Canaan Dirt Speedway (Canaan, N.H.): Friday night's race card was rained out. A new clay surface has been laid down on the track and is being worked in for the June 26 program.

Devil's Bowl Speedway (Fair Haven): Bear Ridge Speedway promoter C.V. Elms, III of North Haverhill, N.H. posted his first Budget Sportsman win of the year in the 50-lap Ridge Runner Series event, with Willy Knight of Dorset and Jared McMahon of Hydeville completing the underdog sweep of the podium positions. Wayne Stearns of Thetford Center was fifth. Carl Vladyka of Fair Haven finished second to Cale Kneer in the Pro Street Stocks, with Jeff Washburn of Benson, Fred Little of Salisbury, and Lori Langevin of Londonderry in tow. Bill Duprey of Hydeville picked up his second Limited win of the year over Brandon's Mike Clark. Kayla Bryant of Rutland won the Mini Stock feature with Fair Haven's Chris Murray taking top Duke Stock honors. The 358 Modifieds were not in action.

Monadnock Speedway (Winchester, N.H.): Saturday's race event was rained out.

Pro All Stars Series: Sunday's event at Unity (Me.) Raceway was rained out.

Riverside Speedway (Groveton, N.H.): Bob Ailes, Sr. of St. Johnsbury finished fourth in the Late Model feature on Saturday night, with Lyndonville's Paul Schartner, III sixth, Steve Hodgdon of Danville seventh, and Brett Gervais of Island Pond ninth. Dilyn Swister of West Burke won the Super Stock feature over St. Johnsbury's Michael Smith. Andrew Fecteau of Hardwick was second in the Street Stocks with West Burke's Jesse Switser fourth. Ernie LaPlant of Lyndonville was second in the Dwarf Car race with Anthony Young of Beecher Falls third.

Série ACT-Castrol: Brent Dragon of Milton made a surprise visit to Riverside Speedway in Ste-Croix, Québec on Saturday night and walked away with his first career Série ACT-Castrol victory. Trampas Demers of South Burlington finished sixth.

Thunder Road Int'l Speedbowl (Barre): Dennis Demers of Shelburne dominated the Late Model feature on Friday night, with Robbie Crouch second. Phil Scott of Montpelier finished third over Jeffersonville's Joey Becker and Trampas Demers of South Burlington. Mike Ziter of Williamstown earned his first Tiger Sportsman win of the season over Bobby Therrien of Hinesburg, Barre's Tony Rossi, Derrick O'Donnell of Bradford, and David Finck of Barre. Street Stocker Michael Moore of East Haven won the Street Stock/Junkyard Warrior 'A' feature over Topsham's Tim Campbell. Joe Blais of East Barre finished third over Lincoln's Garry Bashaw and Bunker Hodgdon of Hardwick. Donny Yates of North Montpelier was the Junkyard Warrior winner. Greg Adams, Jr. of Hardwick on the Street Stock/Warrior 'reserve' feature for the second week in a row.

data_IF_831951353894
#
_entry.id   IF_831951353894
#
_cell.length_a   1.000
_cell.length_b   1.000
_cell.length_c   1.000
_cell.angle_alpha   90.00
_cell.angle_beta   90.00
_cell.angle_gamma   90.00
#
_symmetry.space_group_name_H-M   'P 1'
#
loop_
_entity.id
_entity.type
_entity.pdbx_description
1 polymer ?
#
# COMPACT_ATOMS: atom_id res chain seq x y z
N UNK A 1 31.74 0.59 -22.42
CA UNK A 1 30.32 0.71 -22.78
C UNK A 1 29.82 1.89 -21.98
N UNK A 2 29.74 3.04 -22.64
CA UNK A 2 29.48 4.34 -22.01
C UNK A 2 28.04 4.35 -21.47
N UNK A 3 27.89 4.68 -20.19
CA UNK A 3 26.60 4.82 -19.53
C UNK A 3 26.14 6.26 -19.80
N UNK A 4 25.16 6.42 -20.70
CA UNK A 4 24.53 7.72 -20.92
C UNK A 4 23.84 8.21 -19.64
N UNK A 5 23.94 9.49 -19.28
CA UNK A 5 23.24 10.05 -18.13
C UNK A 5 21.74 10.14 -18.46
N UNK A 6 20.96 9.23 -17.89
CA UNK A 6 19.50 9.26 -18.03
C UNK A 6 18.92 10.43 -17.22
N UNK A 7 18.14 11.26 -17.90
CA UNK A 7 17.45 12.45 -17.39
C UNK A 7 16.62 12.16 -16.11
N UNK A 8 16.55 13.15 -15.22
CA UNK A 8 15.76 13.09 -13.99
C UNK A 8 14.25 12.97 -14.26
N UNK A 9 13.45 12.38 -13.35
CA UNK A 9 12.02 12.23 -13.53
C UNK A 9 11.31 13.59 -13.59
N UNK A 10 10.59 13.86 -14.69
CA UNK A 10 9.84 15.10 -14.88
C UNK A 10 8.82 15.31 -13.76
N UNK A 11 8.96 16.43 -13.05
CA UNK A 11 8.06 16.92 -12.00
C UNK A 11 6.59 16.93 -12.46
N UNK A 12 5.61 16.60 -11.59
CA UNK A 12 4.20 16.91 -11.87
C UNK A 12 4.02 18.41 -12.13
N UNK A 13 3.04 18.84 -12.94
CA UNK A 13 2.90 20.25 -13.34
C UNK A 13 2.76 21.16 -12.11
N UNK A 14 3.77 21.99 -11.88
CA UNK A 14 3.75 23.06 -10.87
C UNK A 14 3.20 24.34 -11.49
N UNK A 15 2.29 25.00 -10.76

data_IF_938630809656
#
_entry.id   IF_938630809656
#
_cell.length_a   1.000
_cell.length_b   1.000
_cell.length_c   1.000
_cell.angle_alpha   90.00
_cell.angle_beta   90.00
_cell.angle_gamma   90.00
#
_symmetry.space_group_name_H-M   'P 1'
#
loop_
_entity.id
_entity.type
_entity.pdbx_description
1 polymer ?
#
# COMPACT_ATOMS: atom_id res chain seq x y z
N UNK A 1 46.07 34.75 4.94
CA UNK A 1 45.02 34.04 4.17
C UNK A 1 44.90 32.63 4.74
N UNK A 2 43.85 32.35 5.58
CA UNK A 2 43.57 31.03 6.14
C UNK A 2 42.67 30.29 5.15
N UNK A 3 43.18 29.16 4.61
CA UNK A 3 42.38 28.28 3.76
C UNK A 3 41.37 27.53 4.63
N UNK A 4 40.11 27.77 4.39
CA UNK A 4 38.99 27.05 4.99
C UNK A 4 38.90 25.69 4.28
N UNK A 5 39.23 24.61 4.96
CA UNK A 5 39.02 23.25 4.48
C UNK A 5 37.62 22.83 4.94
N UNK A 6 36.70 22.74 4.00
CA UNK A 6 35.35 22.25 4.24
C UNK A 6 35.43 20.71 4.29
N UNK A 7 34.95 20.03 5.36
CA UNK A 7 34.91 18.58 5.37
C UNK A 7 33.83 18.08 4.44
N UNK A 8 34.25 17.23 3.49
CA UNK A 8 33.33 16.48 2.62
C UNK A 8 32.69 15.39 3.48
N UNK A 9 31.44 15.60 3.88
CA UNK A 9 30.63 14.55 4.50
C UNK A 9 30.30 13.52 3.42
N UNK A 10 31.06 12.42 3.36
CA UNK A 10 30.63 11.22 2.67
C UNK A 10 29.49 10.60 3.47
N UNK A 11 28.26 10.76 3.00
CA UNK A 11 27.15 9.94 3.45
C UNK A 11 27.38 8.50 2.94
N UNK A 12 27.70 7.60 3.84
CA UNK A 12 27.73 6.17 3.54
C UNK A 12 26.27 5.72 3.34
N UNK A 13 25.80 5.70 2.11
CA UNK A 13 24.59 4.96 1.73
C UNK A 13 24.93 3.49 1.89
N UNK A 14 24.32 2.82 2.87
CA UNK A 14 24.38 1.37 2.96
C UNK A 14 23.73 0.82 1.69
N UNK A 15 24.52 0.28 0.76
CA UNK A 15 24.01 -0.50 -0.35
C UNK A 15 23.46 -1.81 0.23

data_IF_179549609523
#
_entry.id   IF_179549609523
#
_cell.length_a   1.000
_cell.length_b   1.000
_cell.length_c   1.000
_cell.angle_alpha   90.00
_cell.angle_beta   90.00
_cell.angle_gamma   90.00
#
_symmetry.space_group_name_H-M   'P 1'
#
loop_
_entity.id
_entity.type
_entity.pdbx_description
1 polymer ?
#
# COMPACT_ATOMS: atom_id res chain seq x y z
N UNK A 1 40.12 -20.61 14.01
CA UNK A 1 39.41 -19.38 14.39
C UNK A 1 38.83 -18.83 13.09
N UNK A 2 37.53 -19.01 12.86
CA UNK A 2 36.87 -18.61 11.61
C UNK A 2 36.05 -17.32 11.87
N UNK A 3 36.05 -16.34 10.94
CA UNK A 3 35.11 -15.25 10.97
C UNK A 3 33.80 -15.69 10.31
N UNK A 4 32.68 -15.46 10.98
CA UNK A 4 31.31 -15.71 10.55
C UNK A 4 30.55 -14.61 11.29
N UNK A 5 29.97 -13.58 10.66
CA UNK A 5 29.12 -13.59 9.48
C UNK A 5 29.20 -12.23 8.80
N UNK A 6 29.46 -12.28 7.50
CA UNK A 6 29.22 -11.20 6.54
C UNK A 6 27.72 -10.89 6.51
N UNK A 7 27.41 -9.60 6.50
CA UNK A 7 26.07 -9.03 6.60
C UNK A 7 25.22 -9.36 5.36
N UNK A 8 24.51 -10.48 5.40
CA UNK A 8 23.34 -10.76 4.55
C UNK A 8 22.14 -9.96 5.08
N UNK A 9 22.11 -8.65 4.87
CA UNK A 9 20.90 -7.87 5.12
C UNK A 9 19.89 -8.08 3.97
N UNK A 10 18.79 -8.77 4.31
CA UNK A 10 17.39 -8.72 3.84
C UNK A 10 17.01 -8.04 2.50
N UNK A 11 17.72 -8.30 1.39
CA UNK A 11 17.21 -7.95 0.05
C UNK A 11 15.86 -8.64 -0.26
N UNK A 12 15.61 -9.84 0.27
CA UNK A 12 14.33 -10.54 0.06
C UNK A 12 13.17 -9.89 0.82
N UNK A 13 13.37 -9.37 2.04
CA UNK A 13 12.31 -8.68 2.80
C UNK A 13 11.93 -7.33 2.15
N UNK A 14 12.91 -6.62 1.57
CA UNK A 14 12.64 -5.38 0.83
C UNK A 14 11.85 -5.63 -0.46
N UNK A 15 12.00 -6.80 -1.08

True Value Modified Racing Series: Thursday's race at Thompson Int'l Speedway in Connecticut was postponed by rain to Thursday, July 23.

Twin State Speedway (Claremont, N.H.): The weekly racing program at Twin State was rained out on Friday and again on Sunday.

White Mountain Motorsports Park (North Woodstock, N.H.): Stacy Cahoon of St. Johnsbury finished third in the Late Model feature on Saturday night, with Morrisville's Dwayne Lanphear fifth. Stevie Parker of Lyndonville won the Strictly Stock feature, and Concord's Rubin Call was the Strictly Stock Mini runner-up.


Thunder Road Int'l Speedbowl in Barre welcomes NASCAR's Tony Stewart on Thursday for the CARQUEST Vermont Governor's Cup 150, an ACT Invitational qualifying event at New Hampshire Motor Speedway. On Friday, the PASS North Super Late Models are at Maine's Beech Ridge Motor Speedway, the NASCAR Camping World Series East is at NHMS, and regular events will be held at Albany-Saratoga, Canaan Dirt, and Twin State. The ACT Late Model Tour is at White Mountain Motorsports Park on Saturday, NASCAR's Nationwide Series and Whelen Modified Tour are at NHMS, and regular events are on tap for Airborne, Bear Ridge, Canaan Fair, Mondanock, and Riverside (N.H.). Devil's Bowl and Utica-Rome speedways return to action on Sunday, while the NASCAR Sprint Cup Series' Lenox Industrial Tools 301 is at NHMS.

1 comment:

K Farrar said...

And look at you Justin! Talk about timing! Nice story on Joey and now the T-Road monkey is off his back.